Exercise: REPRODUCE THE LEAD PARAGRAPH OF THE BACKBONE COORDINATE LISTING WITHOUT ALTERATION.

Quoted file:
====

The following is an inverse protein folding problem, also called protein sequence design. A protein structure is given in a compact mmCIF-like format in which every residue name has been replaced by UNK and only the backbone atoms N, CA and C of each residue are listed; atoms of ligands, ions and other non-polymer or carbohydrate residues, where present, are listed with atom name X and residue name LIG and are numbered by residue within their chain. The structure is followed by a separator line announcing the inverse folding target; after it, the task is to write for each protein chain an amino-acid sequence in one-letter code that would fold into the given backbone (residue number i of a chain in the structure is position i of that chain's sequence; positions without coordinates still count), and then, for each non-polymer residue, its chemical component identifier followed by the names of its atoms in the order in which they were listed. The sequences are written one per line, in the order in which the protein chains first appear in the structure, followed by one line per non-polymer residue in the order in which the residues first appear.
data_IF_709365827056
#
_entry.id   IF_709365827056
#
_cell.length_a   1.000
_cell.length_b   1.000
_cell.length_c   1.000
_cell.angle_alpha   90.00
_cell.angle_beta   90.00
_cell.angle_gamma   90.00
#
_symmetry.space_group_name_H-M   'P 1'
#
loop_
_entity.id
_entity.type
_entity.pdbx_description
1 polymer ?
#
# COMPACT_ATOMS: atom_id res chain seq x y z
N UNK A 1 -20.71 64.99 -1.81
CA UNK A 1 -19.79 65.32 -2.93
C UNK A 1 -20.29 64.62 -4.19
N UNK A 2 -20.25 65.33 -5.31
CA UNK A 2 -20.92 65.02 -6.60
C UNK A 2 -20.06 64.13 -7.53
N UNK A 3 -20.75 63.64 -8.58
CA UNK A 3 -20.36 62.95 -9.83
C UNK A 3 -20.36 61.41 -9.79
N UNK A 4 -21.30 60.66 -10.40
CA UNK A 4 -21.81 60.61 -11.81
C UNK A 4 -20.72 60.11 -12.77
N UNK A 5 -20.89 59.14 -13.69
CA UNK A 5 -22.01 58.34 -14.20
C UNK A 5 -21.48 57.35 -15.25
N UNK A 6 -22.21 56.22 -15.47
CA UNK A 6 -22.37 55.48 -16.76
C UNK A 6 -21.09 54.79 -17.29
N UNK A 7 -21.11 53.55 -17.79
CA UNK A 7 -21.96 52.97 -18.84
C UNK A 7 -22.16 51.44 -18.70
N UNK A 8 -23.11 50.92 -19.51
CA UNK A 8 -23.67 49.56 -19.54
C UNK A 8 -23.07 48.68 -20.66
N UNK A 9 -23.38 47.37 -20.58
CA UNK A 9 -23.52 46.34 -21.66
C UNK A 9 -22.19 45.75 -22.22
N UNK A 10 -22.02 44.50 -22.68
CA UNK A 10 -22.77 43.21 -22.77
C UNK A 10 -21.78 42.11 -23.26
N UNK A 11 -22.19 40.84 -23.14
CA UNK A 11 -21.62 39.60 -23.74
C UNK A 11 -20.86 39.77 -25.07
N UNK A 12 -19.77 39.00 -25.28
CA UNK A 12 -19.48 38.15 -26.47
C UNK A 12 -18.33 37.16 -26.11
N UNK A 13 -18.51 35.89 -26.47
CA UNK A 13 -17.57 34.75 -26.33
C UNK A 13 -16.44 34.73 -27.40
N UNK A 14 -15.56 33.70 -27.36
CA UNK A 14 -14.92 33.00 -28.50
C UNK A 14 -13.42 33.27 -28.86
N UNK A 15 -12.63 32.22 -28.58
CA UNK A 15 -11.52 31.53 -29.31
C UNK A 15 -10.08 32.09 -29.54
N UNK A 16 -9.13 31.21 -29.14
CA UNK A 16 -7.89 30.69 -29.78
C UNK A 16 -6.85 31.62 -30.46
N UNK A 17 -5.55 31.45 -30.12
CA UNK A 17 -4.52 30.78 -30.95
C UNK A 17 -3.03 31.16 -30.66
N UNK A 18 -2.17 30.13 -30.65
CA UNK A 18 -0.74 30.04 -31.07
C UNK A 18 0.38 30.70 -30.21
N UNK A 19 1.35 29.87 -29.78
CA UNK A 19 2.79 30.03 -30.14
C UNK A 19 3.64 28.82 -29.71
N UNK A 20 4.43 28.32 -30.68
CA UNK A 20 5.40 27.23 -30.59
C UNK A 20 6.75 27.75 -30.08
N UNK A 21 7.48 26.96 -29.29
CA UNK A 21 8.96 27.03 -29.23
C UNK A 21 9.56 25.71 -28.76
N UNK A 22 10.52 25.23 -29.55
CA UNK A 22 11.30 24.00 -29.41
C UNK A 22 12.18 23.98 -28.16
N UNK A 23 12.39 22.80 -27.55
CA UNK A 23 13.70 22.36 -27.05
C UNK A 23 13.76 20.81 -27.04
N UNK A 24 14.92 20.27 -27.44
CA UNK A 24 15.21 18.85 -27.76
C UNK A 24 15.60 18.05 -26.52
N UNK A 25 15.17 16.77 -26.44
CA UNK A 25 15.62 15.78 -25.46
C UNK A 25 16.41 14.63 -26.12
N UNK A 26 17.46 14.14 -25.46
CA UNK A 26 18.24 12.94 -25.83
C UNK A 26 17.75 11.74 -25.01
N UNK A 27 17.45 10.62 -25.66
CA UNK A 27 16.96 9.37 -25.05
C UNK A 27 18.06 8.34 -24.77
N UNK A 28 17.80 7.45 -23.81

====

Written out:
The following is an inverse protein folding problem, also called protein sequence design. A protein structure is given in a compact mmCIF-like format in which every residue name has been replaced by UNK and only the backbone atoms N, CA and C of each residue are listed; atoms of ligands, ions and other non-polymer or carbohydrate residues, where present, are listed with atom name X and residue name LIG and are numbered by residue within their chain. The structure is followed by a separator line announcing the inverse folding target; after it, the task is to write for each protein chain an amino-acid sequence in one-letter code that would fold into the given backbone (residue number i of a chain in the structure is position i of that chain's sequence; positions without coordinates still count), and then, for each non-polymer residue, its chemical component identifier followed by the names of its atoms in the order in which they were listed. The sequences are written one per line, in the order in which the protein chains first appear in the structure, followed by one line per non-polymer residue in the order in which the residues first appear.